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Monthly Archives: December 2014

You’re Not Going to Valhalla, So Knock It Off

(Nabbed from the very worthy Not For Nothing blog by Matti Frost – check the blogroll for the link.)

I don’t write very much about religion, especially mine.  Most people who know me know that I consider myself a Heathen but I don’t make a big deal over it.  I don’t blot with a kindred, I don’t observe many holidays, and I rarely pray or participate in rituals.  You know what I do?  I read.  I participate in several online forums where the information flies forth like limitless mead.  One discussion on one part of the Hávamál can easily wipe out three hours of time that could probably better be spent actually doing things around the house that needs to be done.  But, that’s what many Heathens do once we get past the Hail-storm.  You know, whenever someone even mentions Odin the hail starts flying.  Alright, we got it.  You really like Odin.

When I first started down this path I wasn’t much different.  It was all Viking metal, horns full of inebriating substances, lots of hails, calling on the gods as if they were neighbors in my trailer park.  Sign of the hammer, that was a good one.  How a person raised Roman Catholic didn’t put THAT one together is beyond me.  But- all newbies trip and stumble.  We walk in with our eyes wide open.  We all follow those who went before us and sometimes we walk right into a tree.  The trouble is, most people don’t ever get past that point, and they simply superimpose Norse mythology onto, in most cases, Christian premises.

One of the biggest examples of this is the concept of Valhalla.  Simply put, if a person dies honorably in battle, a Valkyrie may appear and carry them off to Asgard where they will spend the rest of time in Valhalla.  Each day they will train for Ragnarok, the Twilight of the Gods, by fighting, killing, and being slain, only to be resurrected at the day’s end to feast and celebrate with Odin in his great hall.  Sounds great, right?  Personally, I don’t think I would want to die over and over again… it’s a bit Promethean if you ask me.  But, my own opinion aside- ask yourself this:  Doesn’t this sound exactly like what most other religions say about martyrdom?  How many people who think they’re Valhalla-bound scoff at fundamentalist Muslims who believe that if they die in jihad, they will spend eternity in paradise with 72 virgins?  That doesn’t sound appealing either, virgins just won’t be good in bed, and 72?  Nevermind, I am off injecting logic into what is clearly a ridiculous concept.

As is the idea of dying and going to Valhalla. (Yes, I am using Wikipedia for basic definitions of things we can agree on, this is not meant to be a dissertation).

I hate to be the one to break this to a LOT of Brosatruars wearing hammers around their necks lifting weights to Amon Amarth, but you’re not going to Valhalla.  There are many reasons but let’s start with the first- why would you take that tale, or ANY tale from any ancient religion, in a literal context?  And, as a Heathen or Asatruar or even Odinist, how can you NOT see the parallels to the Abrahamic reward-based faiths?  That if you live this way or die that way, here is your eternal reward?  How can you not realize that  kings and lords and generals have always used religious fervor to inspire their warriors, especially when the odds were against them?  Maybe dying isn’t so bad if I can take as many of the enemy with me and earn a spot in Valhalla.  Believing in these things as a literal truth allowed those warriors to ease their fears of being hacked to pieces and left for the ravens.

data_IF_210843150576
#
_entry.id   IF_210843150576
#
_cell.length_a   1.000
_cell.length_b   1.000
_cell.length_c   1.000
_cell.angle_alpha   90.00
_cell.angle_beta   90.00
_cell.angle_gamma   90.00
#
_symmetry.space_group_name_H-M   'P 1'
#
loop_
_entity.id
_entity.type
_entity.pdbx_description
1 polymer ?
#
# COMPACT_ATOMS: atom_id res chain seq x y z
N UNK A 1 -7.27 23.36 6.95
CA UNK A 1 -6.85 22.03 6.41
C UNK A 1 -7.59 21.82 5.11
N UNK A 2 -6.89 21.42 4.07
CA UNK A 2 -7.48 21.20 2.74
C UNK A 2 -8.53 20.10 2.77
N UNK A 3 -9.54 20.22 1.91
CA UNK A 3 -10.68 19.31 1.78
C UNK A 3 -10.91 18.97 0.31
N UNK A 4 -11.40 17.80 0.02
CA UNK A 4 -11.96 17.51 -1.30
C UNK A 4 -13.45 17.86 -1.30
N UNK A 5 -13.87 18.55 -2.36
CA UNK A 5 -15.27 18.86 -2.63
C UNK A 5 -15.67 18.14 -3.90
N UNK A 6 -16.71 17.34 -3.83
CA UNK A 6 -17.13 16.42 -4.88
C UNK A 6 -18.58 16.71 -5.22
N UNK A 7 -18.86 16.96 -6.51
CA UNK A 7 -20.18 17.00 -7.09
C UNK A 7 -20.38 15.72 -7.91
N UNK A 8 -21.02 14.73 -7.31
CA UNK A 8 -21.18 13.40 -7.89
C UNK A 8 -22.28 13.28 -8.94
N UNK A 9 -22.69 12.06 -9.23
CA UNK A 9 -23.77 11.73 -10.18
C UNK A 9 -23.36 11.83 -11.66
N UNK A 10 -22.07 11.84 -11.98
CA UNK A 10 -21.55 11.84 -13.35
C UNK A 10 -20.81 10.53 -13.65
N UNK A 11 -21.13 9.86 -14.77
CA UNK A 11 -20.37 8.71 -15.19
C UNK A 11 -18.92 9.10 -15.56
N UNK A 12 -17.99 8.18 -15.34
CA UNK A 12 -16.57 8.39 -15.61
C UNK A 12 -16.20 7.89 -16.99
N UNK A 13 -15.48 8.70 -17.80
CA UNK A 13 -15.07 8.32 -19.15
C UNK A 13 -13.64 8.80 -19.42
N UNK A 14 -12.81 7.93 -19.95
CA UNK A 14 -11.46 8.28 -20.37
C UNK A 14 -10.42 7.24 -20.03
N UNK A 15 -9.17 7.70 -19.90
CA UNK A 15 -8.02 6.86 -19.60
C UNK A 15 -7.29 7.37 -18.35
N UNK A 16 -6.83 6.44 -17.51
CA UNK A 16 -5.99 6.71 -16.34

There are other issues around the myth of Valhalla that need to be deconstructed too.  I’ve seen a lot of people lawyering about, saying things like, “well, in these days, overcoming ANY personal struggle can lead to Valhalla”.  “If I die defending someone I love, the gods will choose me”.  “If I live according to the Nine Noble Virtues, I can get in”.  Or, “Sorry, even if you were a great soldier, if you live to old age and die peacefully surrounded by your family, you won’t get into Valhalla”.  Before I tackle these, allow me a moment to smack my forehead against a stone wall.

There.  Now I feel a little better.

1.  Overcoming any significant challenge is the same as dying in battle.  No, it’s not.  It may be a significant victory, or, should you bravely fight cancer and succumb, how you fought the illness might be looked at with favor by your family, your ancestors, maybe even the gods.  But, nonetheless, it is NOT the same as being hacked to pieces while fighting tenaciously and honorably.

2.  If I die defending someone I love, the gods will choose me.  Not likely, unless you are already a skilled warrior who the gods want fighting at their side.  *I* could die defending my friends and family, maybe even take out one or two attackers in the process, but I’m not a trained fighter.  I am just okay with a sword.  I haven’t fired a gun since I was a teenager.  And, I hate fighting.  Valor alone does not make the cut.  Think about it, the number of Einhejrar in Valhalla is not limitless, and do you not agree that Odin would want the absolute best of the best riding alongside him into battle?  This goes double for the Facebookatru whose battles consist of arguing with other Heathens, hailing every image with a Mjolnir in it, and posting memes about honoring the gods while not really doing much to honor them.  Ask yourself honestly if you meet the criteria of being one of the best warriors in all of history, then you can talk about Valhalla.

3.  If I live according to the Nine Noble Virtues…  look, the Nine Noble Virtues are not the Ten Commandments.  They are not some sort of Heathen orthodoxy.  For those of your not familiar, the NNV are: Courage, Truth, Honor, Fidelity, Discipline, Hospitality, Self-Reliance, Industriousness, and Perseverance.  They’re not bad things to strive for, but they are not unique to Heathenry.  You can find most of them tacked up on a wall in any Karate studio in almost every strip mall in the country.  Many religions and philosophies teach these things as good and desirable because they generally lead to self-improvement, but simply adopting this as some type of rigid code isn’t what gets you chosen for Valhalla.